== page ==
Artbeat

Capsule reviews of current area art exhibitions.

Despite the current state of affairs in the Holy Land, "Treasures From the Cornell Museum: Voices of Israel" is not an explosive exhibit nor one with its voice raised in battle cries. In fact, if anything, the 30 exhibited works of Judaica — paintings, drawings, etchings, and mixed media by 20th-century Israeli artists — seem to whisper prayers as they reflect spiritual traditions and biblical lore. Some are images inside a synagogue; others read like storyboards telling the continuing saga of how the Jews were plucked from the hands of their enemies — like their exodus from slavery in Egypt and their salvation by Queen Esther from the evil plots of Hamen. Prominent artists Moshe Castel and Itzik Asher lend their names to this exhibit that is mostly comprised of their lesser-known compatriots and a couple of non-Israeli Jews. The Castel pieces are serigraphs rather than originals, among them El Ritual, where six stylistic figures stand before a religious text. And the exhibit offers just one untitled Asher piece — a painting rather than the sculpture he is known for — from the artist's "erotic period," though there's little that's erotic about it. The sea creatures, the many-oared boat, and giant eye all seem to suggest the themes he ascribes to his later "journey period." Also included is an untitled oil painting of what looks a lot like a sea anemone work by Soshana — not actually an Israeli, but perhaps included because of the Viennese artist's Jewish heritage; it's not quite clear. The same is true of Lennart Rosensohn, a Swedish Jew, whose hand-colored etchings are displayed. (Through September 9 at the Cornell Museum, 51 N. Swinton Ave., Delray Beach. Call 561-243-7922.)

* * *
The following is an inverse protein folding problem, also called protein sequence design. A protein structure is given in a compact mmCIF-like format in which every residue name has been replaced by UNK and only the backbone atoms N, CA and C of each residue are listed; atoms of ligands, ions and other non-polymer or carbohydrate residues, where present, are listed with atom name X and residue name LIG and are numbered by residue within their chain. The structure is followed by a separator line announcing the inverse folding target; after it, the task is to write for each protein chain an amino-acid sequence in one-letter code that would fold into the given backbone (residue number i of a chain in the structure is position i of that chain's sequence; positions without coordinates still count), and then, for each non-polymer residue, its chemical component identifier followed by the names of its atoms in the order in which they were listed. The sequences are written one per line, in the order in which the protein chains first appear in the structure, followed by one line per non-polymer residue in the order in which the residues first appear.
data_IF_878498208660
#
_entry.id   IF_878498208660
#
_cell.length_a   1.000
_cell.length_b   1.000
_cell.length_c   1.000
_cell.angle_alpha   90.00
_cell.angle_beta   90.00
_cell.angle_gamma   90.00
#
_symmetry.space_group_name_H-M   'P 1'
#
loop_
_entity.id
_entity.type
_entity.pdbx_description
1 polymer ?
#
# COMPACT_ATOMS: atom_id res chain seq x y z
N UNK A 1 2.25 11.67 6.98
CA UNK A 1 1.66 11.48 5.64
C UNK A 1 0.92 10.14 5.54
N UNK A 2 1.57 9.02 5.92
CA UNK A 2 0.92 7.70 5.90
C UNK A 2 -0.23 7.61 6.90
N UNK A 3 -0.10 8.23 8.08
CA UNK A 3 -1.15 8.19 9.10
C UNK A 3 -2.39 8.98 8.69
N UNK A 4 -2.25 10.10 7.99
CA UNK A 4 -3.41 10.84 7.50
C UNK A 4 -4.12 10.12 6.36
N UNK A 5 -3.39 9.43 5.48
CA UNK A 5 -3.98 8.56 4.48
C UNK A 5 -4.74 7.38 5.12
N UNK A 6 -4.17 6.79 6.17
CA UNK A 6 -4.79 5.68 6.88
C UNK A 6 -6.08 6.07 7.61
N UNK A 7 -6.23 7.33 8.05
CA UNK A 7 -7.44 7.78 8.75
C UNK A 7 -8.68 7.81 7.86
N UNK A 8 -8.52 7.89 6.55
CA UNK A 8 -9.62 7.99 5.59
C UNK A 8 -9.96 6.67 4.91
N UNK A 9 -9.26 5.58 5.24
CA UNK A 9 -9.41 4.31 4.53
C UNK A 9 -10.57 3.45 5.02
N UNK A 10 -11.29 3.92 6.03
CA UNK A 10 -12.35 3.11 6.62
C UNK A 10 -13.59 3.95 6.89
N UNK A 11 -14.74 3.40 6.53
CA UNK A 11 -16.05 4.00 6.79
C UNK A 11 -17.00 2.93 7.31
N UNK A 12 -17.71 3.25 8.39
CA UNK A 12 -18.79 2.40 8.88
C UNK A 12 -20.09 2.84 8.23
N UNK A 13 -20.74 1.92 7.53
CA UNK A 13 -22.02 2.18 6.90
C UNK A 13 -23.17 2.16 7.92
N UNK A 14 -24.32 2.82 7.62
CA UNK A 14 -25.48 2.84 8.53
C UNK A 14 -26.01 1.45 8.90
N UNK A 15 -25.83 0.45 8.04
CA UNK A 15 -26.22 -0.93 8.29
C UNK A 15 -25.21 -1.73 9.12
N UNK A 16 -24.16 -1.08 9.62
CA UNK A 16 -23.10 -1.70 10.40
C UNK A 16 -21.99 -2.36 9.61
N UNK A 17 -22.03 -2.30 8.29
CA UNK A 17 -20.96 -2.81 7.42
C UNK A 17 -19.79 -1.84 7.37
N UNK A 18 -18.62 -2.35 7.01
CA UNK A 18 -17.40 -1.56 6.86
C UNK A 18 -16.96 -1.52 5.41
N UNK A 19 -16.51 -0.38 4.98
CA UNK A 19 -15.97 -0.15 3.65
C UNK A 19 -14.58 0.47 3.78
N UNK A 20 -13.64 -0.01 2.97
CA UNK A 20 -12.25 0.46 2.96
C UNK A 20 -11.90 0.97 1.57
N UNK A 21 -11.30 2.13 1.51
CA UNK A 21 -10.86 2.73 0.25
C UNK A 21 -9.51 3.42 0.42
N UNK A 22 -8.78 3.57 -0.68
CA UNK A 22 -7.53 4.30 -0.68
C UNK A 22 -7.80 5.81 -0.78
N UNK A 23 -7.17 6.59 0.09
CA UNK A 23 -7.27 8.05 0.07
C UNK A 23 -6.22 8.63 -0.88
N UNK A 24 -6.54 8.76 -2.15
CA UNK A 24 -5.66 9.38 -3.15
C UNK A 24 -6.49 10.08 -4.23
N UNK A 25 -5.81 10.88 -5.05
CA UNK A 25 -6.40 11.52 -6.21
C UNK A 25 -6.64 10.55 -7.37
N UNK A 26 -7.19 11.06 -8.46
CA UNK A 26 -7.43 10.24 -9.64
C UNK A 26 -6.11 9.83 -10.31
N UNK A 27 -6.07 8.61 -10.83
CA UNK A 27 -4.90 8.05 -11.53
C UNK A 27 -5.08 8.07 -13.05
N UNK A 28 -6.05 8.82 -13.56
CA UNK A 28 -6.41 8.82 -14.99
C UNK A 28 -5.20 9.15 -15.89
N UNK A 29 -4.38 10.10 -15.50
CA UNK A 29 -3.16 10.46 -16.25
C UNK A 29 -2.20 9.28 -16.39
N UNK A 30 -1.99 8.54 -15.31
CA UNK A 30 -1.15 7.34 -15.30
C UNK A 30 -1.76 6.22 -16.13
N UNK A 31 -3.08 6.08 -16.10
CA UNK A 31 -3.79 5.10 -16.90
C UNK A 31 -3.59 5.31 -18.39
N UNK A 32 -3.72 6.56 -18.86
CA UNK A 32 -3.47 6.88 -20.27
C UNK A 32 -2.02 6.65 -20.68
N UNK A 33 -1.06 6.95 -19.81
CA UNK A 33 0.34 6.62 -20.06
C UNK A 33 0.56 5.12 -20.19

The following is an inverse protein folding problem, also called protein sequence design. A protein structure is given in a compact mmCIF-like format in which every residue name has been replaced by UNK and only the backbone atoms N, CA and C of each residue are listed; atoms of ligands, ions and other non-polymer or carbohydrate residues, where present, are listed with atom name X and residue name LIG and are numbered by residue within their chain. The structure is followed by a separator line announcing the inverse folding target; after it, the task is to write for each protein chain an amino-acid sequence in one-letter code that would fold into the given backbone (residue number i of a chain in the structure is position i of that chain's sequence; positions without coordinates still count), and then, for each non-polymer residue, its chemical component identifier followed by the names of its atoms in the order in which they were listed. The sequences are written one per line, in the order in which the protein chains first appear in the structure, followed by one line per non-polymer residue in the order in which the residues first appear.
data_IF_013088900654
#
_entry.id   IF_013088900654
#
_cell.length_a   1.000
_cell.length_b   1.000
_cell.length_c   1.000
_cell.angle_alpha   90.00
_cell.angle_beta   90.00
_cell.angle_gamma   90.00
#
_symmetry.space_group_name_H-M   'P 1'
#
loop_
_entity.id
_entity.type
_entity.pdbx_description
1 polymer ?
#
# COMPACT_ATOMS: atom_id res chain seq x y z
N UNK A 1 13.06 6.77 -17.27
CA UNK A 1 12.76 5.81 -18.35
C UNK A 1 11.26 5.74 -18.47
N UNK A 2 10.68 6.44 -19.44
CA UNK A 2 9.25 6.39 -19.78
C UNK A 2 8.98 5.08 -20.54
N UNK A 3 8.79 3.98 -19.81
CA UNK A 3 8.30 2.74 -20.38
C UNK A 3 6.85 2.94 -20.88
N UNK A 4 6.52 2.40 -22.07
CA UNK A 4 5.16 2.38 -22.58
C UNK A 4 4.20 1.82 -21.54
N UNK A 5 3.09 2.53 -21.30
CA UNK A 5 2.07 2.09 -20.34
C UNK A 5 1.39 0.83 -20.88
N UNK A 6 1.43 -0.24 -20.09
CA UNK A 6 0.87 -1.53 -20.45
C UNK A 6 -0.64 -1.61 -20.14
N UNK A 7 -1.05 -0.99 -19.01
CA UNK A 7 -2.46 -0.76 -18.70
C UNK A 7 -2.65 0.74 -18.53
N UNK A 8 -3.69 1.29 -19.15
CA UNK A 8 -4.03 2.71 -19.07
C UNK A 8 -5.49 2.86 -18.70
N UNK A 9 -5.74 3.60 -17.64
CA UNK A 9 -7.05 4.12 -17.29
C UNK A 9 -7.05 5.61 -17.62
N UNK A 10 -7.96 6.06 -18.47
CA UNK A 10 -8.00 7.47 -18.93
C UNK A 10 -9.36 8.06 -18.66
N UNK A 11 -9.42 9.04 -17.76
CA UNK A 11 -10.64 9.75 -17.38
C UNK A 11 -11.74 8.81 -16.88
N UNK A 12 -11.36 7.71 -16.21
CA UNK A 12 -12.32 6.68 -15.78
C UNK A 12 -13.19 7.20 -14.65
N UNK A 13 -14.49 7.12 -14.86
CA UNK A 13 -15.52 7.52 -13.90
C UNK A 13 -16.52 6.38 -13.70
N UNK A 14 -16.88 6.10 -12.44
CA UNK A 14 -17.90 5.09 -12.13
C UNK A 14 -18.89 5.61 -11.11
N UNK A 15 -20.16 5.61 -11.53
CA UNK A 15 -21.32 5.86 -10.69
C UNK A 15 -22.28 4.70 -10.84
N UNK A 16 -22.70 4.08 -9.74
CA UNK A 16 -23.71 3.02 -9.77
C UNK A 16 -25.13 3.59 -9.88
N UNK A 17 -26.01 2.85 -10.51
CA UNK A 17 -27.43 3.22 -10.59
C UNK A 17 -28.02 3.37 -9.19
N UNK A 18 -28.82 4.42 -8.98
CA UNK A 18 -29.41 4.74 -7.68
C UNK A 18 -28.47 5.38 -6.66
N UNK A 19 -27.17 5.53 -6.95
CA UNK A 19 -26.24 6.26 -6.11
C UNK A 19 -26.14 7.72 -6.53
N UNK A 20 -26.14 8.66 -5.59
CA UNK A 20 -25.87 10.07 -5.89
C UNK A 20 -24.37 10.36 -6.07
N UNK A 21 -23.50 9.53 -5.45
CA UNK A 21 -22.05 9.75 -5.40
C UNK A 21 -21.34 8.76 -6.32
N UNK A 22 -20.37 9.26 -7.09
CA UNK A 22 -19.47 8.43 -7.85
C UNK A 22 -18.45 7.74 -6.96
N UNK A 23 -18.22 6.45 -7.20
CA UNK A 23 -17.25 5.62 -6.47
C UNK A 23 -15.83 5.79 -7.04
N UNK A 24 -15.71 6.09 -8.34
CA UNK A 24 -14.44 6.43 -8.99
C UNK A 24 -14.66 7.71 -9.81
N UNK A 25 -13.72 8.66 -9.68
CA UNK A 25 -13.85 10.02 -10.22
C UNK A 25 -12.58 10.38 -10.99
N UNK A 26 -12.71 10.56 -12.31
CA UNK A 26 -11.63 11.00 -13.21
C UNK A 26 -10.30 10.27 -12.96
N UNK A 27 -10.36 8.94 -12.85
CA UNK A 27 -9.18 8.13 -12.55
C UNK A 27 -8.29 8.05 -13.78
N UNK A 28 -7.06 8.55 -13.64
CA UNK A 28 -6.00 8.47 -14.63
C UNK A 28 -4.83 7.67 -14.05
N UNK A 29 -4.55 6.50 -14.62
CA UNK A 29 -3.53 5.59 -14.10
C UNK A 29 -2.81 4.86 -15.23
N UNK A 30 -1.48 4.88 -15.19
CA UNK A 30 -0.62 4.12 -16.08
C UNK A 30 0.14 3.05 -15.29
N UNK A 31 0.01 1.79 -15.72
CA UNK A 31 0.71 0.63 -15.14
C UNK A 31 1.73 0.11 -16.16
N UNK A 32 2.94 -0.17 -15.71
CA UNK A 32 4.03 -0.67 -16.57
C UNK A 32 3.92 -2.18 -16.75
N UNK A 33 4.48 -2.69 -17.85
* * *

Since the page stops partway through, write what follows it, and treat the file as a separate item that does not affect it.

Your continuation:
Now on Display

Don't think of it as commitment-phobia; think of it as curatorial caprice! Eaton Fine Art assures only one thing about its summer exhibit, "Summer Sculpture: A Changing Exhibition" — that visitors will see modern sculpture by a dozen respected artists, many of them innovators in their field. Depending what day you visit, you may see Rosemarie Castoro's black-painted steel Portrait Flasher, Knotched Head. But don't count on it. The same goes for Bernar Venet's abstract Arc series, its individual works named for the degree and number of arcs it contains. One day, you might see 82.5º Arc x 14, its rusted steel pieces extending three feet above its pedestal; on another, you might be confronted with 237.5º Arc x 4, its black steel near-circles nested on the bare floor. There's just no telling. It's probably a safe bet, however, that the large works in the sculpture garden outside — like Dennis Oppenheim's whimsical tree of flying toilets (Aerial Water Closets) — will remain for the duration of the exhibit. The same is true of Donald Lipski's sculptural installation Gathering Dust, a collection of diminutive "found items" (code for garbage). Each lost or discarded item — some independent (currency, candy packaging, half a book of matches) and some artfully combined (pieces of wood encircled with wire, toothpicks protruding through metal, cardboard wound around a pencil eraser) — is affixed to the wall with pins with the same obsessive precision one might give a rare collection of precious items. Also on display are works of Alexander Archipenko, Alexander Calder, Nassos Daphnis, Harriet Whitney Frishmuth, Patrick Ireland, Mark di Suvero, and William Zorach. (Through September at Eaton Fine Art, 435 Gardenia St., West Palm Beach. Call 561-833-4766.)